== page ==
He certainly didn’t waste any time. Cantor Chaim Adler began his chazzanut career at age 10; today, he is known as “the chief cantor of Tel Aviv” and one of the most prominent cantors in the world.
Sometimes called the “suitcase cantor” because of his many travels for performances, Cantor Adler also serves as chazzan at Congregation Ahavas Torah in Englewood, N.J. for the High Holidays.
Next week, Cantor Adler will be one of twelve people honored to light an Independence Day Torch on Mt. Herzl in Jerusalem.
In an interview with The Jewish Press, Cantor Adler talked about the honor, but first, in response to a question, he related an interesting meeting with Pope Benedict XVI in 2005.
The Jewish Press: Are there any unusual experiences you’ve had during your performances?
Adler: Well, one interesting episode occurred some four years ago with Pope Benedict XVI. It was several months after he was elected to succeed John Paul II. He expressed a desire to maintain a warm partnership with world Jewry and chose to visit the main synagogue in Cologne, Germany where I was invited to perform.
After my performance the pope came over to me and introduced himself as “Benedict the 16th,” so I responded “Adler the First.” Then he said, “Zi haben mir gezingen gleich in hertz arein” (you sang straight into my heart).
I was shocked. I never dreamed that I could move the heart of a pope. I told him that I believe in the words that come out of my mouth and then I dress them with music. First I pray and then I sing. He was amazed.
The leaders of the Jewish community in Cologne also told me that when they had met with representatives of the Vatican to prepare the event they told them they were inviting a cantor from Israel. The Vatican reps asked for his name, and they said Chaim Adler.
“Oh, Chaim Adler, we know him,” they said, “we hear him every year at the Memorial of the March of the Living at Auschwitz.”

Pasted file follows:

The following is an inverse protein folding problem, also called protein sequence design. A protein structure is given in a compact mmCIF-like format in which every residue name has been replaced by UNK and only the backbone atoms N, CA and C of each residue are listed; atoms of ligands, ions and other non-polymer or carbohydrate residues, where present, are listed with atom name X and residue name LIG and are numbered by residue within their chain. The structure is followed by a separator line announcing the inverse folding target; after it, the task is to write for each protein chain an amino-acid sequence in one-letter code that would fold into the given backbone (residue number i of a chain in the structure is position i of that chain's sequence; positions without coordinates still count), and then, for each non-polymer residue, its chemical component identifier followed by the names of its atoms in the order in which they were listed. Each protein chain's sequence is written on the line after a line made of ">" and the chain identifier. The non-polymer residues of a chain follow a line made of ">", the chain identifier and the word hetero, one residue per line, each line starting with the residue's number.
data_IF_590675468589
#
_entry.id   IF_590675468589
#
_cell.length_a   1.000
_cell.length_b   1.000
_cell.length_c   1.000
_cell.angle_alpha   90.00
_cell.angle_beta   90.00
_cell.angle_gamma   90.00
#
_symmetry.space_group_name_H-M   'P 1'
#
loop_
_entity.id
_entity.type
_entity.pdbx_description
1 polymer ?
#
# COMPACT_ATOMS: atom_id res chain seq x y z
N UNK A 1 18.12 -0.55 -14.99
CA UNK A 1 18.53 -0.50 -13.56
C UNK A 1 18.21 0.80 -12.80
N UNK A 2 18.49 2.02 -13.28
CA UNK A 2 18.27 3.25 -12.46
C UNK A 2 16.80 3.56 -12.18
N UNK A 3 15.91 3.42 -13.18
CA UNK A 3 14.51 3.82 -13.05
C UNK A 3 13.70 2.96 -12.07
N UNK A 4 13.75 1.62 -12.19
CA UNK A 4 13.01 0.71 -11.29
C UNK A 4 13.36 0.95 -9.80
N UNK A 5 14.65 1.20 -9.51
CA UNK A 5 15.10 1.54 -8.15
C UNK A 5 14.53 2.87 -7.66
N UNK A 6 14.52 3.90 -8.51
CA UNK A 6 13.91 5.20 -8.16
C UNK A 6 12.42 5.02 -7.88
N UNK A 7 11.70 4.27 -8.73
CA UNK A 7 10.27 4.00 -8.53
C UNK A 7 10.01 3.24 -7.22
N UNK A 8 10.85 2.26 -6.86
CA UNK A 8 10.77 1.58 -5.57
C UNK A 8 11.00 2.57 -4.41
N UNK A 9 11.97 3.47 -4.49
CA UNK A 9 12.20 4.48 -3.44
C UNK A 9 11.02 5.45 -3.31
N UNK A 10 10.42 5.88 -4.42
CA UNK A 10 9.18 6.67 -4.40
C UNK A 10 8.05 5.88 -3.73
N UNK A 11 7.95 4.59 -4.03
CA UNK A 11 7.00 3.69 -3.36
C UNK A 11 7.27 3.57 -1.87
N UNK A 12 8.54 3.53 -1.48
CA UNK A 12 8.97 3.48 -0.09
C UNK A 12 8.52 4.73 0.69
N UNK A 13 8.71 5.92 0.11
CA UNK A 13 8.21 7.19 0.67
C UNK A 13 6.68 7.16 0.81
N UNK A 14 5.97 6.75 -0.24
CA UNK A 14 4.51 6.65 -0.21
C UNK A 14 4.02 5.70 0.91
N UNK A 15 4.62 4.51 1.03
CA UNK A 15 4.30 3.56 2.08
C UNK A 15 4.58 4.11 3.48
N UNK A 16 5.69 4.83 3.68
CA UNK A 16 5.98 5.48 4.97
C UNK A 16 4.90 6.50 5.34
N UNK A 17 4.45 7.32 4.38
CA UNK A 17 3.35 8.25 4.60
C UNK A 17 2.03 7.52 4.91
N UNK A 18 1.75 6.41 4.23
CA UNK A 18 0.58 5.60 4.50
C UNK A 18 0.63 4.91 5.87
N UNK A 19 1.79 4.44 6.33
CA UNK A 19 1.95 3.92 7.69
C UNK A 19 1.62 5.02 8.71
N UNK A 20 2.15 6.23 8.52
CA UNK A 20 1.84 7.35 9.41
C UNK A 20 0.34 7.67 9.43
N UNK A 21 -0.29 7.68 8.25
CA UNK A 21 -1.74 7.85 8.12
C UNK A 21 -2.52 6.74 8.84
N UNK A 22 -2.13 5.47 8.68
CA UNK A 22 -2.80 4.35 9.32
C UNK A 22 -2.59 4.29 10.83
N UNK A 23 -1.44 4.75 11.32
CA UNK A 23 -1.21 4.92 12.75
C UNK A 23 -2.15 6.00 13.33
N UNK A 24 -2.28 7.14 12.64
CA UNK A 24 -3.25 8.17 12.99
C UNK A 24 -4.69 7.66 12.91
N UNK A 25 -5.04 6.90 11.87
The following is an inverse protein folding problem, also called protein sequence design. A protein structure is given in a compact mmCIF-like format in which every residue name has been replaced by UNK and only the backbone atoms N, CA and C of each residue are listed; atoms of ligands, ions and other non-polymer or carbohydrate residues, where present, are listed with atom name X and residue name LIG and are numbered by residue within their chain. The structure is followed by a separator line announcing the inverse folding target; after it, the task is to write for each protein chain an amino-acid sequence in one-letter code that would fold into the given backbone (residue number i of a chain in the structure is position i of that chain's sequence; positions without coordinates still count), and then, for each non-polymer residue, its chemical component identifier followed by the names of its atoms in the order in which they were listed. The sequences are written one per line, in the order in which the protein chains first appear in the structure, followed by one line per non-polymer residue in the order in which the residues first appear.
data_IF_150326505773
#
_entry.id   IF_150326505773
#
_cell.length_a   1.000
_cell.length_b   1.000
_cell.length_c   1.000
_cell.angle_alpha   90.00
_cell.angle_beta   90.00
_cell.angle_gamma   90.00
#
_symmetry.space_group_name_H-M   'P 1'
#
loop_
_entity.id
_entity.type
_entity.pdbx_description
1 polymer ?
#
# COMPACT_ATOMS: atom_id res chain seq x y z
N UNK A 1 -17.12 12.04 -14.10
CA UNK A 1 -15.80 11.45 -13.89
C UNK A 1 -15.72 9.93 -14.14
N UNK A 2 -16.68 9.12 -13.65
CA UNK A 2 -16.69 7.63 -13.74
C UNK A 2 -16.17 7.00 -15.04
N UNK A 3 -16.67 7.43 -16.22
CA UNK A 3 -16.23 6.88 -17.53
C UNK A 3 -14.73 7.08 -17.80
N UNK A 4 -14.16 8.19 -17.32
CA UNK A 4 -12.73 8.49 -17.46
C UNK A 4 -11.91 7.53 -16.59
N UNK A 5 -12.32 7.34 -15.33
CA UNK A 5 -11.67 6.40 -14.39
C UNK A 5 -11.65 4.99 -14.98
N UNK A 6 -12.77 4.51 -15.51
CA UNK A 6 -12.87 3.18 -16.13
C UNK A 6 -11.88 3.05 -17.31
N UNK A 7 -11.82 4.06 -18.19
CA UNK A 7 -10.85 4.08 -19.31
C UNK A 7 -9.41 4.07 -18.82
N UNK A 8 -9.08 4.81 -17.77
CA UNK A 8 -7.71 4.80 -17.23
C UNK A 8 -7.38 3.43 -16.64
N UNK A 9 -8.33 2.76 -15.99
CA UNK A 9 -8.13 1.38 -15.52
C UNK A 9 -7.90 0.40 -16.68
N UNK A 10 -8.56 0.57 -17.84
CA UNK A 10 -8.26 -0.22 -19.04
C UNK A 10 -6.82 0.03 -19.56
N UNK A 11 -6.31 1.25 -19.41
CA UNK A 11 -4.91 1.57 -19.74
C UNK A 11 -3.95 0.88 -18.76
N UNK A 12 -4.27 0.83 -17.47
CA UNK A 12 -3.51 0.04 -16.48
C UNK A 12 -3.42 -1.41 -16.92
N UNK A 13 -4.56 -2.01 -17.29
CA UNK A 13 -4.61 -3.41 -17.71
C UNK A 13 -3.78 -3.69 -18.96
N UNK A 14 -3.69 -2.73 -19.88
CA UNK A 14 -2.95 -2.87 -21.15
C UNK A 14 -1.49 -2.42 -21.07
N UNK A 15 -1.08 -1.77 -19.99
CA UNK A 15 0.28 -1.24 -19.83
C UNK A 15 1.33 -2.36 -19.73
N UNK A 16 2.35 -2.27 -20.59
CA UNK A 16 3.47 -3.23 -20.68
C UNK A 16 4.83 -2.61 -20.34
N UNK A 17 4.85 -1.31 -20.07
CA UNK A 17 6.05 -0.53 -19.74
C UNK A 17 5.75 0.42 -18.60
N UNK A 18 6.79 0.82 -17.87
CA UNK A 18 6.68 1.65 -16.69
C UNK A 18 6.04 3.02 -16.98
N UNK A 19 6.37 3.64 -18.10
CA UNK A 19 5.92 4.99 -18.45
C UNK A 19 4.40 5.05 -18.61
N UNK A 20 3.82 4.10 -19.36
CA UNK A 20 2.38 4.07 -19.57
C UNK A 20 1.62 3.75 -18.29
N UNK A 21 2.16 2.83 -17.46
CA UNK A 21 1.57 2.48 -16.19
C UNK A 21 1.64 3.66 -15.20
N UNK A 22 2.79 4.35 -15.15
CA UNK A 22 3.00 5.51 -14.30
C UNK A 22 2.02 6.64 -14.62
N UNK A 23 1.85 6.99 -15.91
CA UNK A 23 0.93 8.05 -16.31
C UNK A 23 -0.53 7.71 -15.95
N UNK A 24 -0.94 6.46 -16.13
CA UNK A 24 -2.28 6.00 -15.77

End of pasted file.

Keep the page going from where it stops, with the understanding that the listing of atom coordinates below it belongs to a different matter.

You will be lighting a torch next week on Mt. Herzl in honor of Independence Day. What is the significance of the ceremony?
The first time that we find significance in lighting torches is in the Talmud, Meseches Rosh Hashanah, where it describes how the Sages would determine the appearance of a new moon in order to designate Rosh Chodesh.
So years ago the government decided to light torches in honor of Independence Day and every year they honor 12 people, corresponding to the 12 tribes, to light them.
How do they choose the 12?
Every year a committee chooses a theme to highlight on Independence Day. For instance, one year it may choose to highlight the Israeli Air Force so the twelve people chosen to light the torches are individuals who contributed to the development and growth of the air force. Or if the theme is “aliya” the twelve people are connected with aliya.
This year the theme is 100th anniversary of Tel Aviv, so the twelve people who will be lighting the torches are individuals who contributed to the culture of Tel Aviv. I was chosen to represent the religious community in Tel Aviv.
Because I am the cantor of Tel Aviv. This is the first time that the religious community is being represented in such a ceremony. They want to underscore that Tel Aviv is not like Jerusalem where there is constant friction between the religious and secular communities.
Tel Aviv is a city where there is tolerance between the two groups, no one throws stones or burns garbage cans, etc.
Out of curiosity, who is your favorite cantor?
Today my favorite cantor is Cantor Adler [chuckles].